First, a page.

Voice SEO, Schema, & Asking your phone
Voice search, structured data, & artificial intelligence (AI) is the future, and the future is now.
** Update: June 10th, 2018 — We’ve added a new section called The 3 Steps to Optimize Your Website for Voice Search below.
Voice search is growing rapidly, especially among B2B search queries and teens.
But on an aggregate scale, voice search is arguably the most important trend as you look to the future of search and how people interact with things such as mobile devices, cars, appliances… pretty much everything, including each other.
Here’s a graph that shows the growth rate of voice search:
Below are some quick data points to illustrate the rise of voice search:
Stats on voice search, mobile, and AI:
- Google announced at at their I/O 2017 conference that 20 percent of all U.S. searches are now voice search.
- 50% of B2B search queries today are made on smartphones (Boston Consulting Group, Oct. 2017)
- By 2020, 50 percent of all searches will be voice searches (ComScore research via Campaign)
- 20% of a mobile search queries are now voice searches (Campaign)
- The Google search app gets 30X as many action queries by voice as by typing (Think With Google)
- Voice search is significant factor in the future of search (Hilton’s Melissa Walner, GeoMarketing by Yext)
- 58 percent of all question queries have voice search results in Google (iProspect)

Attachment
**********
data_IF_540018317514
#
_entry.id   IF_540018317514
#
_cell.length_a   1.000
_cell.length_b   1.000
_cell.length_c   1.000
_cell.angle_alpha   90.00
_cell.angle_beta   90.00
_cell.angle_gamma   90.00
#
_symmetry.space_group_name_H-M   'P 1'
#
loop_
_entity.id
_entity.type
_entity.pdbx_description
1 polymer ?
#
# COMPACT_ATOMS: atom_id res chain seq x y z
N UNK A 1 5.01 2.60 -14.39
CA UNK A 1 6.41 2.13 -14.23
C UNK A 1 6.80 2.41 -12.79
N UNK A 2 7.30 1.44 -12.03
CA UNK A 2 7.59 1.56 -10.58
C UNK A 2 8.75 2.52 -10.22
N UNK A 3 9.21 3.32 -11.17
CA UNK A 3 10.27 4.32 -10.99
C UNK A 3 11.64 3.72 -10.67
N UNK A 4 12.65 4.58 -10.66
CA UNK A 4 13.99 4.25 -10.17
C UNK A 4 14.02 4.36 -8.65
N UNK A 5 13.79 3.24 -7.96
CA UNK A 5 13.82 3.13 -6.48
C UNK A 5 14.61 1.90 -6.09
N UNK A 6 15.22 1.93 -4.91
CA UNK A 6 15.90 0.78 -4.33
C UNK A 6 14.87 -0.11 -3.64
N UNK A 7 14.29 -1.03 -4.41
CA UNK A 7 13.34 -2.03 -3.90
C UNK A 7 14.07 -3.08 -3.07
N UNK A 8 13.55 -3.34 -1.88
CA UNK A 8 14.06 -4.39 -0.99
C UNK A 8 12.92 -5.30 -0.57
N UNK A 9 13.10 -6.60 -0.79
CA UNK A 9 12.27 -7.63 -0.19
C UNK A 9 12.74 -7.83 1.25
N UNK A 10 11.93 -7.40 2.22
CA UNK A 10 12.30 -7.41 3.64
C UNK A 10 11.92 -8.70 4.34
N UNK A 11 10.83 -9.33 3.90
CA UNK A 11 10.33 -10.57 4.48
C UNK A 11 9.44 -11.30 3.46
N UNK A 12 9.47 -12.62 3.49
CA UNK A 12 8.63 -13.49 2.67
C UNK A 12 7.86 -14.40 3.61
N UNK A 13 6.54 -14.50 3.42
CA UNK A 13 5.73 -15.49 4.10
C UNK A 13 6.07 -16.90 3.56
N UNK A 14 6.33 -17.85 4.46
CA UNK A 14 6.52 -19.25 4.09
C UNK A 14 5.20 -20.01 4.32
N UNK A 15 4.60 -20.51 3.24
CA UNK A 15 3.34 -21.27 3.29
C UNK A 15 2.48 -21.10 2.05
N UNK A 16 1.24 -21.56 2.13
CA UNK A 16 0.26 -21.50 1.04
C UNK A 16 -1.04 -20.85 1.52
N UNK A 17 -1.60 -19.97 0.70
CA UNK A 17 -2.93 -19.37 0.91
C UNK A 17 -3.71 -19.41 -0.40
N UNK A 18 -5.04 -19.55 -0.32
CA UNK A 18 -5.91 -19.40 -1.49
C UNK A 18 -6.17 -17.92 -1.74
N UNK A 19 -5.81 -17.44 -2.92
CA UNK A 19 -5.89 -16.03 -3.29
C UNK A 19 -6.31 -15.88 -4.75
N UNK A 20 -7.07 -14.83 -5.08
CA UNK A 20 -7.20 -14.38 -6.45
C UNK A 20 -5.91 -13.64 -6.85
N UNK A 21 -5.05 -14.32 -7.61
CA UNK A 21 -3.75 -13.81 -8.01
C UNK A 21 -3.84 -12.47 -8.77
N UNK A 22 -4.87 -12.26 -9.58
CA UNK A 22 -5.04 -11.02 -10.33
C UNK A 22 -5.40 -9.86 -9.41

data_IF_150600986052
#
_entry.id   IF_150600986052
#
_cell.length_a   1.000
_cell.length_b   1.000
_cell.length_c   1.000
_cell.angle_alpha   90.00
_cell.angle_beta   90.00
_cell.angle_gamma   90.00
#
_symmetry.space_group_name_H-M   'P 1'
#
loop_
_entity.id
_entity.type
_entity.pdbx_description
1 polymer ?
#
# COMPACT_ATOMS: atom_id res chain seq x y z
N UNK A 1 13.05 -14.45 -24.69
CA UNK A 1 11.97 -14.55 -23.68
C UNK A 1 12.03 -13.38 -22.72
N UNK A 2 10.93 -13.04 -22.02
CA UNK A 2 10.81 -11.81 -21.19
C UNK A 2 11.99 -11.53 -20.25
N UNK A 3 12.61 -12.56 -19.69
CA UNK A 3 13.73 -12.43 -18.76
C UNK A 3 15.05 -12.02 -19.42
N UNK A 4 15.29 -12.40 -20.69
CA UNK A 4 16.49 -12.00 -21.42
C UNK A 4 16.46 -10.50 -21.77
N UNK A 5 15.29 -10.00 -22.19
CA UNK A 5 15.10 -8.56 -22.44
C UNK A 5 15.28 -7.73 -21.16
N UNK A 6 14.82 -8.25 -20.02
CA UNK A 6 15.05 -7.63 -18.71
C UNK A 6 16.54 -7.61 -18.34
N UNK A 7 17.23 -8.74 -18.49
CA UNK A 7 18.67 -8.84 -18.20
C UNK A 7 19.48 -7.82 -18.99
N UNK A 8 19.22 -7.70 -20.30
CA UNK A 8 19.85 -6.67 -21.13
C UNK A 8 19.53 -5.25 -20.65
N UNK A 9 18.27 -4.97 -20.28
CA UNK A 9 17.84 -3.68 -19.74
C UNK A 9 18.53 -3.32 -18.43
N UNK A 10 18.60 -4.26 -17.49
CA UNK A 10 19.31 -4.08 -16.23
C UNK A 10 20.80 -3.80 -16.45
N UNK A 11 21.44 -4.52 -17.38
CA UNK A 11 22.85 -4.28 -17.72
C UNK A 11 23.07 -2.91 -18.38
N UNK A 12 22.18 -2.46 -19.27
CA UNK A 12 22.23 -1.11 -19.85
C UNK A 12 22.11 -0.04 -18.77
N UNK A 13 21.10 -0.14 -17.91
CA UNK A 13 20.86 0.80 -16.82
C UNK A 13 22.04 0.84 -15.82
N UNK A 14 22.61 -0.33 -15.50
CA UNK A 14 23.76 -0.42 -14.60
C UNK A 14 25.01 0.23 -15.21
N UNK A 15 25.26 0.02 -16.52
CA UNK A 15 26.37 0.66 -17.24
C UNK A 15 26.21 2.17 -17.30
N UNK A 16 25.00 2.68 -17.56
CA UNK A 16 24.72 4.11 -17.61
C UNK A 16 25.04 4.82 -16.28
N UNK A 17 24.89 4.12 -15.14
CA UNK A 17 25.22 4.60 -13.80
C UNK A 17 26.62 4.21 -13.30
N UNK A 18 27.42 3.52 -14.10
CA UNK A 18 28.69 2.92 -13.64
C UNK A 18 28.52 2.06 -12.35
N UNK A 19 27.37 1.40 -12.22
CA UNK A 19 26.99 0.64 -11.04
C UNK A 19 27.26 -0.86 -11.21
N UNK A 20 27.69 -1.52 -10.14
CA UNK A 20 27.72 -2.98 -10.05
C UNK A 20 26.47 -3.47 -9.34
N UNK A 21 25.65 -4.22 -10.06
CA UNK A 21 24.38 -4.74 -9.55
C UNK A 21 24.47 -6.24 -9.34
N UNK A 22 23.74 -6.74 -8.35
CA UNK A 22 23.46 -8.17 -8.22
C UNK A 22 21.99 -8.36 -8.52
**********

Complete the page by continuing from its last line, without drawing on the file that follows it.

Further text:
B2B Voice Search
According to BCG, mobile search contributes twice the ROI for B2B transactions compared to searches made from a desktop or laptop. Here’s a key quote from BCG’s research on B2B mobile search:
Because the effect of mobile marketing extends beyond the smartphone to the desktop or laptop, tablet, and offline sales, it’s important that this testing include these other channels. For example, the e-commerce division of one large industrial company was seeking to drive higher marketing ROI and determine the right amount of spending to dedicate to mobile. Using a regression-based approach to estimate mobile search’s contribution to overall revenue growth, including conversions that took place in other channels, the company found that ROI from mobile search was twice that from desktop and laptop paid search, after controlling for other factors. Because mobile search was making significant contributions to increasing sales, the company could increase its mobile spending and continue to improve overall ROI.
Along with the fact that 50 percent of all searches will be voice search by 2020, and 50 percent of B2B searches are made via smartphones, it’s clear that if you target the B2B market, it’s imperative that you shift to a voice search SEO strategy for your business.
Entities, Schema, & Structured Data: Optimizing for Voice Search
In order to optimize for voice search, it’s imperative that you leverage Schema markup (JSON-LD) within your website. Along with marking up the key pages within your website, it’s equally important that your business data is distributed across the most authoritative sites on the web and that your data is accurate and consistent.
For local SEO voice search, your business data must be consistent and accurate as it relates directly to your Google My Business listing (GMB / Google Maps listing).
For example, if you are implementing a franchise SEO strategy, aligning your business data with your location’s GMB listings, and then distributing that data (otherwise known as citations) is key to getting found in local search results, maps, and apps via voice search.
According to Google, JSON-LD is the recommended format for implementing structured data into your website.
Here’s a simple example of company describing their contact information via JSON-LD / Schema markup: